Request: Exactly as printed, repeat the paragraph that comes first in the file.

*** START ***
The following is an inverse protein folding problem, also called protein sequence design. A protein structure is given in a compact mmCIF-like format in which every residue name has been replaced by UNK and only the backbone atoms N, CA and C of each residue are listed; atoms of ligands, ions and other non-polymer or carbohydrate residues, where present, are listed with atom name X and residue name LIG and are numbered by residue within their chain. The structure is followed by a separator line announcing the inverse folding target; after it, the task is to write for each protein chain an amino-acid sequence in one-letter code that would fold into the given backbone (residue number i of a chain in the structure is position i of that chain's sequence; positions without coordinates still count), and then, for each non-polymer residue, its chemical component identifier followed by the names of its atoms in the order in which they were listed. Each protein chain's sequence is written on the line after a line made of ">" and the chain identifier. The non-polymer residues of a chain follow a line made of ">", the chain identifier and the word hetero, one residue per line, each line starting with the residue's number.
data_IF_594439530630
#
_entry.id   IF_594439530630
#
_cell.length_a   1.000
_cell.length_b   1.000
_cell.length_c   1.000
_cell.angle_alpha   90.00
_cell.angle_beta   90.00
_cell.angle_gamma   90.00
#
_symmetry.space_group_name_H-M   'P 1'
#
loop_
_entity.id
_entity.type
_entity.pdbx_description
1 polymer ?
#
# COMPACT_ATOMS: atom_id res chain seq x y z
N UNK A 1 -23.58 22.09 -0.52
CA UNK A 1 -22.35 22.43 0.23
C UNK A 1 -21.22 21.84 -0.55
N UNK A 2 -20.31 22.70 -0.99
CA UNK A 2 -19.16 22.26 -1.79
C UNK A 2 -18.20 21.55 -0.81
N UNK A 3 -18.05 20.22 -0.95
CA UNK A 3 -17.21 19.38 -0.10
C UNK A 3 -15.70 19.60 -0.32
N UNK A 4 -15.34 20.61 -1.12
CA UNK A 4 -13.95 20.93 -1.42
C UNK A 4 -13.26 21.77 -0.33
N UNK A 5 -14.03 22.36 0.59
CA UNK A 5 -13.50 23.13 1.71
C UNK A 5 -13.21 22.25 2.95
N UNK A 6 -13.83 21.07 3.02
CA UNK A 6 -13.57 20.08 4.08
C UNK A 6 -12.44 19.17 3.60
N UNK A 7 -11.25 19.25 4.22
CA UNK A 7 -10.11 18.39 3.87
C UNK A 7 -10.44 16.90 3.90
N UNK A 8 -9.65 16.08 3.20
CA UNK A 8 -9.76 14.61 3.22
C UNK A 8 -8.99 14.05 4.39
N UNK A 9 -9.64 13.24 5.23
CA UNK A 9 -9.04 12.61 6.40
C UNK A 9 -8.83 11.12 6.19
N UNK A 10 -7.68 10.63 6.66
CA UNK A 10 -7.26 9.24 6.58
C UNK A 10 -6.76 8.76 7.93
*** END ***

The following is an inverse protein folding problem, also called protein sequence design. A protein structure is given in a compact mmCIF-like format in which every residue name has been replaced by UNK and only the backbone atoms N, CA and C of each residue are listed; atoms of ligands, ions and other non-polymer or carbohydrate residues, where present, are listed with atom name X and residue name LIG and are numbered by residue within their chain. The structure is followed by a separator line announcing the inverse folding target; after it, the task is to write for each protein chain an amino-acid sequence in one-letter code that would fold into the given backbone (residue number i of a chain in the structure is position i of that chain's sequence; positions without coordinates still count), and then, for each non-polymer residue, its chemical component identifier followed by the names of its atoms in the order in which they were listed. Each protein chain's sequence is written on the line after a line made of ">" and the chain identifier. The non-polymer residues of a chain follow a line made of ">", the chain identifier and the word hetero, one residue per line, each line starting with the residue's number.